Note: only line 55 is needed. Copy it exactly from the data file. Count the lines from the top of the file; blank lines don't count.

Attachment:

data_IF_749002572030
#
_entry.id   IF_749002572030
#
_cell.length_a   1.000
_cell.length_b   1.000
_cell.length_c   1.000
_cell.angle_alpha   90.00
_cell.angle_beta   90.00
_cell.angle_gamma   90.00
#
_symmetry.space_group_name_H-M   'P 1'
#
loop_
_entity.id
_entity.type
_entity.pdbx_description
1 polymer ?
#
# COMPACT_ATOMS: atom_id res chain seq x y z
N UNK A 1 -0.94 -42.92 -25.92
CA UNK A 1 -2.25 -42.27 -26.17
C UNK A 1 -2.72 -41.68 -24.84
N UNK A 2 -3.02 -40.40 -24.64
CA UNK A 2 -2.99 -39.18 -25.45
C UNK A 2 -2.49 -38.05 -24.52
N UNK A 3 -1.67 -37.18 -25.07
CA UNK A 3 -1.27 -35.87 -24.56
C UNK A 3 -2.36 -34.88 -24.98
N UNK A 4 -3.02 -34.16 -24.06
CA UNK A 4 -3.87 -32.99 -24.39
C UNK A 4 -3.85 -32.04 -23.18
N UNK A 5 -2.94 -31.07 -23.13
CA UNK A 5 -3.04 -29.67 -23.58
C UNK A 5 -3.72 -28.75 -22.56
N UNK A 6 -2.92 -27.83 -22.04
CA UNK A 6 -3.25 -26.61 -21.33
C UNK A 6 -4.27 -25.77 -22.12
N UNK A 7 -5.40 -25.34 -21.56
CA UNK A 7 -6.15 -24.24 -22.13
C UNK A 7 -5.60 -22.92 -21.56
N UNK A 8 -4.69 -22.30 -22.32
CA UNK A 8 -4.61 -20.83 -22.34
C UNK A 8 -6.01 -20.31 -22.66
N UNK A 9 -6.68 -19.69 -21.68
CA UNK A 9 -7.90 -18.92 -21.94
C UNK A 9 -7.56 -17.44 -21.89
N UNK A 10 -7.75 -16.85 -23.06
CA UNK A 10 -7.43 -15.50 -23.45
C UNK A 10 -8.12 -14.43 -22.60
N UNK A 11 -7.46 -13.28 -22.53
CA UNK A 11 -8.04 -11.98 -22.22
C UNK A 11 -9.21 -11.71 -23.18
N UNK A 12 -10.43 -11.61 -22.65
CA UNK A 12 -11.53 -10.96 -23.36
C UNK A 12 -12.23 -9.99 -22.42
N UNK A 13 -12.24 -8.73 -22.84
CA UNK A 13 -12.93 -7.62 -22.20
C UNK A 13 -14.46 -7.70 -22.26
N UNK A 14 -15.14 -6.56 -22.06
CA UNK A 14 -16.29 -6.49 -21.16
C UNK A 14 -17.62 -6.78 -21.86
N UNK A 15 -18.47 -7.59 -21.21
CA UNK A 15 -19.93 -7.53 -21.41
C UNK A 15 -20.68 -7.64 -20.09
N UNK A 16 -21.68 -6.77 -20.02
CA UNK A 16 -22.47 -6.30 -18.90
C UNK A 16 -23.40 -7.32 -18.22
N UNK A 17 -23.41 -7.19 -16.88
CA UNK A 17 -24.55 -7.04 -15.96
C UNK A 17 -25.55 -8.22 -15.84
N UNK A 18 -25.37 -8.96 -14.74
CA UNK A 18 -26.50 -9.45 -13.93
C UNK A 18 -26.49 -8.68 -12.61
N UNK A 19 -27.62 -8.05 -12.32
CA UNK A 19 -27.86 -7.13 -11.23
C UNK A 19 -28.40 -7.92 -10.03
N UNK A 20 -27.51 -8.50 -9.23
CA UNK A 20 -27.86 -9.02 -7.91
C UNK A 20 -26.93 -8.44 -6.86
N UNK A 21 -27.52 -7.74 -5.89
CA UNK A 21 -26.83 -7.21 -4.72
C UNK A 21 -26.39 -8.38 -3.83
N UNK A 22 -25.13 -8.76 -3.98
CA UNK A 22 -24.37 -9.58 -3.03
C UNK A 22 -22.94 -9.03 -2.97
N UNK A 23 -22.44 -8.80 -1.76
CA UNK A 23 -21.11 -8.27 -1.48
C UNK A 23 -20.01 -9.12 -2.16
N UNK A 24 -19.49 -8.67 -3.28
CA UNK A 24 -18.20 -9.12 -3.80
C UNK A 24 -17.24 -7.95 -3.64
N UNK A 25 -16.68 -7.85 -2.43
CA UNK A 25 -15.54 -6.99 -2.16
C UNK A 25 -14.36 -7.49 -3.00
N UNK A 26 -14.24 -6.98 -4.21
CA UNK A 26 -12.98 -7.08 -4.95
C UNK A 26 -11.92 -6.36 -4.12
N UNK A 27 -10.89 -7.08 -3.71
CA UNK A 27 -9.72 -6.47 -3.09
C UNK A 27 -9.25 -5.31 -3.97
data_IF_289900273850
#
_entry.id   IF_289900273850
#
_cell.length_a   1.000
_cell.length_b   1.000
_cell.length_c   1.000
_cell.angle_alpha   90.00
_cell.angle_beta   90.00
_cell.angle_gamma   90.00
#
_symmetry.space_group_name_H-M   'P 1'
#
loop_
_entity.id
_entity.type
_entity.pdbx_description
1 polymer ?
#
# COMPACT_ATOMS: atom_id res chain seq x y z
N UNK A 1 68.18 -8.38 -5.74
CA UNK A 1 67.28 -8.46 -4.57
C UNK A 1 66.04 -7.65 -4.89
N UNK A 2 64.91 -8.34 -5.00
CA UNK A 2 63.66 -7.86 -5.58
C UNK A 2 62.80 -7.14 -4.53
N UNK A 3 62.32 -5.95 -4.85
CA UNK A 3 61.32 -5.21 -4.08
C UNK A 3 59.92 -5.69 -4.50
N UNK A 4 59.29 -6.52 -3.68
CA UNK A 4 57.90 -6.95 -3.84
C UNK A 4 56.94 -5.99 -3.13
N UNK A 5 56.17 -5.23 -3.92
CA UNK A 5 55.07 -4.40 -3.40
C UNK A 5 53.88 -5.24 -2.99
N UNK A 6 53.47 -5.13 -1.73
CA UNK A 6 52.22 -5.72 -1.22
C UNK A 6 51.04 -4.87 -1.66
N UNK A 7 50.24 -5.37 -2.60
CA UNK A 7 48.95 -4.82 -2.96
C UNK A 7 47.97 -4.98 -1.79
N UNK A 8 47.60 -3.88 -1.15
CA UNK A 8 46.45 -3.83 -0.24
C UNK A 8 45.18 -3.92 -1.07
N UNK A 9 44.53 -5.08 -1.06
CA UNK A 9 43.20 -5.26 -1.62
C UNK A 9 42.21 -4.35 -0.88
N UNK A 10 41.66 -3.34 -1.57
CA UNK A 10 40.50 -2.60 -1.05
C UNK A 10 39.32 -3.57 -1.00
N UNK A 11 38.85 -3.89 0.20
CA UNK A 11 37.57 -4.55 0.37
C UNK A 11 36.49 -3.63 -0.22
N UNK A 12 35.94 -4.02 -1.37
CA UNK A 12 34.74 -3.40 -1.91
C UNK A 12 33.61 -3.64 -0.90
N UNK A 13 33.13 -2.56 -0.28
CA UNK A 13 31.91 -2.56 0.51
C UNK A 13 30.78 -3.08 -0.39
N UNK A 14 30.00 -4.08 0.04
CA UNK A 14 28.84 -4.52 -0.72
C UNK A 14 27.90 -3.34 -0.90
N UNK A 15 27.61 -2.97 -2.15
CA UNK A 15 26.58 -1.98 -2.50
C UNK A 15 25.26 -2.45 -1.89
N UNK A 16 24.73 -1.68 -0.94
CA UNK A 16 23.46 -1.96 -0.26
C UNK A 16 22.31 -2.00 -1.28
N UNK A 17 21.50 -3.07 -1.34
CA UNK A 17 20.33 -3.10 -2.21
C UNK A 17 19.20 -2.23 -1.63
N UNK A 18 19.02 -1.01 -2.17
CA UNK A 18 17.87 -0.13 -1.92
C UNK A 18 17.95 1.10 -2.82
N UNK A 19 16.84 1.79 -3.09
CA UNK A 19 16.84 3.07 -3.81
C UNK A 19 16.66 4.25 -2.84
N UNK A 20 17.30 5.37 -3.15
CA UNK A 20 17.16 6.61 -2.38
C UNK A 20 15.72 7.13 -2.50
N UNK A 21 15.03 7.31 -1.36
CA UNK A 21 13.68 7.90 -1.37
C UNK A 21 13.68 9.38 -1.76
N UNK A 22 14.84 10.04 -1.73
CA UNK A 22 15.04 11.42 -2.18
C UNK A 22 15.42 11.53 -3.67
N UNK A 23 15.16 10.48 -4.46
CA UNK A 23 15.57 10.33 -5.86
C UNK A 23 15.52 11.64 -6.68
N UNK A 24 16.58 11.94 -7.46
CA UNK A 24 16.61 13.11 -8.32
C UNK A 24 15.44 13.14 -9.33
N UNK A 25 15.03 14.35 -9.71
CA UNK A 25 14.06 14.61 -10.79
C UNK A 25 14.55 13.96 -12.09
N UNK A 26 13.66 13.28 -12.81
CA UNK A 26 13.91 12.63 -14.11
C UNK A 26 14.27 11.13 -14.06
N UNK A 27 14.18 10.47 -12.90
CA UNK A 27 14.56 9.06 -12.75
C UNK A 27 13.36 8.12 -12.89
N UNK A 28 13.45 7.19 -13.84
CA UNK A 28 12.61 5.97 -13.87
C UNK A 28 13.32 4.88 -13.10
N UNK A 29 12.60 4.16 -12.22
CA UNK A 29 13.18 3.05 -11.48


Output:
CA UNK A 12 -11.53 -10.96 -23.36